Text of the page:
June 27, 2016

Book Review: Smoke and Mirrors by Neil Gaiman

The distinctive storytelling genius of Neil Gaiman has been acclaimed by writers as diverse as Norman Mailer and Stephen King. Now in this new collection of stories — several of which have never before appeared in print, and more than half that have never been collected — that will dazzle the senses and haunt the imagination. Miraculous inventions and unforgettable characters inhabit these pages: an elderly widow who finds the Holy Grail in a second-hand store...a frightened little boy who bargains for his life with a troll living under a bridge by the railroad tracks...a stray cat who battles nightly against a recurring evil that threatens his unsusupecting adoptive family. In these stories, Gaiman displays the power, wit, insight and outrageous originality that has made him one of the most unique literary artists of our day.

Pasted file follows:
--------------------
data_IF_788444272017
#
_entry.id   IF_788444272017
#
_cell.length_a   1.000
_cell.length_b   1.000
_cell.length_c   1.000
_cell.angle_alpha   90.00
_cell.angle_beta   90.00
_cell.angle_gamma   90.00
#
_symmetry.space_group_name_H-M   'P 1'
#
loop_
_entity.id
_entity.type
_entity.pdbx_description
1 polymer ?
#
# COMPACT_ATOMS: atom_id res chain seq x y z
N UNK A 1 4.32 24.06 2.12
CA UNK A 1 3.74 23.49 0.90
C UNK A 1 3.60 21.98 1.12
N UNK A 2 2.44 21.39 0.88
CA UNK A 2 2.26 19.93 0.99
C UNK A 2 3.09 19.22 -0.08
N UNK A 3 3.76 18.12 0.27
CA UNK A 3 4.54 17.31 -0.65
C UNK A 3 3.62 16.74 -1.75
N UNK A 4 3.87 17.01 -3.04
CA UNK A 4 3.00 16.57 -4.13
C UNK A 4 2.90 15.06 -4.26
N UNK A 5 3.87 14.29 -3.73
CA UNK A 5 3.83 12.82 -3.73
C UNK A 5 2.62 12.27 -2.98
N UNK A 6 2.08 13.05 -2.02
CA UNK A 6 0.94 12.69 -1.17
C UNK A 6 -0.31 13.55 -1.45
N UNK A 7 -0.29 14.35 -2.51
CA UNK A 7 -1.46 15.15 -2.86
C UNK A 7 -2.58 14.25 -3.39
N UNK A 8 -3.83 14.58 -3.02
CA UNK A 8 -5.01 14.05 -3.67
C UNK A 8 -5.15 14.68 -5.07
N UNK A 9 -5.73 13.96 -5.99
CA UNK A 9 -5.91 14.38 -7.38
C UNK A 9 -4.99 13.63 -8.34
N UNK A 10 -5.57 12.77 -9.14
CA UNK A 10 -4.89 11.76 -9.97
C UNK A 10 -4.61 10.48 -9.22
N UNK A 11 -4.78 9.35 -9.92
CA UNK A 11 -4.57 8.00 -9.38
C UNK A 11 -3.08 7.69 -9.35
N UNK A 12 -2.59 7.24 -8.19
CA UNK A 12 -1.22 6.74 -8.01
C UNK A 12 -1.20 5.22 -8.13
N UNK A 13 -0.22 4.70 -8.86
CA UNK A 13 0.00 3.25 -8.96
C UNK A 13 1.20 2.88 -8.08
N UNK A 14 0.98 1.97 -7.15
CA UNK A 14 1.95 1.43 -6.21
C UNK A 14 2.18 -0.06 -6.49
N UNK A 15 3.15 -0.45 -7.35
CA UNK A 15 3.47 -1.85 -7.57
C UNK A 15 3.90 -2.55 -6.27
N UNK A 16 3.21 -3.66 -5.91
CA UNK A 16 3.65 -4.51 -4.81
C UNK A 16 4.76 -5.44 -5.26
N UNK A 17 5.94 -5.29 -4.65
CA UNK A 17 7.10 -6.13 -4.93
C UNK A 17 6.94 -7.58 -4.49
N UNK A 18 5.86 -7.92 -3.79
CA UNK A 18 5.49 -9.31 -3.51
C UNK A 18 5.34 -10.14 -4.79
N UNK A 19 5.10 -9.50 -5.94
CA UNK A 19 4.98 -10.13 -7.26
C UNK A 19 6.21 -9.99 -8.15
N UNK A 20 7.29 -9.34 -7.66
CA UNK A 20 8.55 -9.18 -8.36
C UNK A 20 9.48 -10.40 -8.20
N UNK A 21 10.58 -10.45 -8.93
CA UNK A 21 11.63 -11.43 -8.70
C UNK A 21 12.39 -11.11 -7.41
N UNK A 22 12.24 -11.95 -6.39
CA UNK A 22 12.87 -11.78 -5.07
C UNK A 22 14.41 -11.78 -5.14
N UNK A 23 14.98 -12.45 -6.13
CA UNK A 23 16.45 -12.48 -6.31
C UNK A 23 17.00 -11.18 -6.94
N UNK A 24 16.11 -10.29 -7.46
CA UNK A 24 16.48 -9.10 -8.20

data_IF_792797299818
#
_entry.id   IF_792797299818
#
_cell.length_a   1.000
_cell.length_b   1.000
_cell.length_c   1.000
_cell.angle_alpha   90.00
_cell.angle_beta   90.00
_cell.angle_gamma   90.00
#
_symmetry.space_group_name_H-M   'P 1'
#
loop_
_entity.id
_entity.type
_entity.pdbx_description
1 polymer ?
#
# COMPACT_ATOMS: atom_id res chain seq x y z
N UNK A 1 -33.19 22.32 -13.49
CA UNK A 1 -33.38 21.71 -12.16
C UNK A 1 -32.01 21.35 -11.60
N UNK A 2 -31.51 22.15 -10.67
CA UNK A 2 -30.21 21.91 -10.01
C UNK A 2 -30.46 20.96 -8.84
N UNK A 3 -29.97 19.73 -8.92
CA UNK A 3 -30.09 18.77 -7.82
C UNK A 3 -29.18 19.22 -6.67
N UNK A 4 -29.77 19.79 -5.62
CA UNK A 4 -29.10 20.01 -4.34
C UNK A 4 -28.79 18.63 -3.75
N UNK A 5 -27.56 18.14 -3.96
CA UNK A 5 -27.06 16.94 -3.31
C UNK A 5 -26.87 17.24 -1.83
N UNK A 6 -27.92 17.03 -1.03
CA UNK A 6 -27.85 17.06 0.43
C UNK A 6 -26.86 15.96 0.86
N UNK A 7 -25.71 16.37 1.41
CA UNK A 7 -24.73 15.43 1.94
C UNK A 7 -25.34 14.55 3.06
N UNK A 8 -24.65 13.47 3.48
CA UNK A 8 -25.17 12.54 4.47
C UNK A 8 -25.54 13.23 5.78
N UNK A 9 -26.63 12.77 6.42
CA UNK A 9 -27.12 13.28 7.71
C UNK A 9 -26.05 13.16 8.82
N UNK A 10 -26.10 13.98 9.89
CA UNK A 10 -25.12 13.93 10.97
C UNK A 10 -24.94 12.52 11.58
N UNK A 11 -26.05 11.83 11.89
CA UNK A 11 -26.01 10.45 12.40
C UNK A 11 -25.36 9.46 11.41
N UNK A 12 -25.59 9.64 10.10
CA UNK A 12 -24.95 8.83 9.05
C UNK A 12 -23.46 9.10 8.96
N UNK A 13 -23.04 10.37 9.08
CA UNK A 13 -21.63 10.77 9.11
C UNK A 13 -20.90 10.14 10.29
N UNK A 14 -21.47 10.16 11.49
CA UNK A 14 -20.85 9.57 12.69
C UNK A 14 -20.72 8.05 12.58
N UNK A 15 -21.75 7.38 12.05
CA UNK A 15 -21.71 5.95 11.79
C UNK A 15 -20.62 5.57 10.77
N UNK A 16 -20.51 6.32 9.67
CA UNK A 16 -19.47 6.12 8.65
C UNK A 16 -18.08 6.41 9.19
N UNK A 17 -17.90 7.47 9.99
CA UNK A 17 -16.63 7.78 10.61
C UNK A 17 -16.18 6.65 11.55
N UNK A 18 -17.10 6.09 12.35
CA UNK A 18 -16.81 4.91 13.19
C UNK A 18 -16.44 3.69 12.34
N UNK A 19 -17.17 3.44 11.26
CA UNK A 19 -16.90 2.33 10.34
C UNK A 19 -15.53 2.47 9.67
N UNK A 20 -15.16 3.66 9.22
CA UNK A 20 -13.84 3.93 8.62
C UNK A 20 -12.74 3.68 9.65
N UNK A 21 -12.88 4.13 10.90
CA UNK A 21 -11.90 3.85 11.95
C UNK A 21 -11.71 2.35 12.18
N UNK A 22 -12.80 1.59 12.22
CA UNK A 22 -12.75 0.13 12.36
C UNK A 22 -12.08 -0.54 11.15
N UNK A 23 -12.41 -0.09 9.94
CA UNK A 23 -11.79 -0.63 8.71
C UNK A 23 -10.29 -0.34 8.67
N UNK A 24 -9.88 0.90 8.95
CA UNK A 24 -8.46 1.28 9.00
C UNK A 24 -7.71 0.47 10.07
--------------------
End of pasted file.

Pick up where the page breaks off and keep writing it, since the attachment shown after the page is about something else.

Neil Gaiman's storytelling style is wise and witty and familiar yet strange and unique.  His stories and novels are so wonderfully inventive and at the same time have a disquieting, deep layer of truth to them. As if they're not fiction at all, but what lies behind the curtain of what we perceive as reality. 

"Stories are, in one way or another, mirrors.  We use them to explain to ourselves how the world works or how it doesn't work. Like mirrors, stories prepare us for the day to come. They distract us from the things in the darkness."

The stories range from light-hearted fantasy to horror to science-fiction, each one compelling and thought-provoking. There's a retelling of Snow White from the wicked stepmother's point of view, a cure for cancer that has some unusual side effects, a werewolf story, and my favorite of them all, a strange wedding gift. As with his other short story collection, Gaiman includes an introductory chapter that explains the genesis of each story, which sometimes is as entertaining as the story itself.

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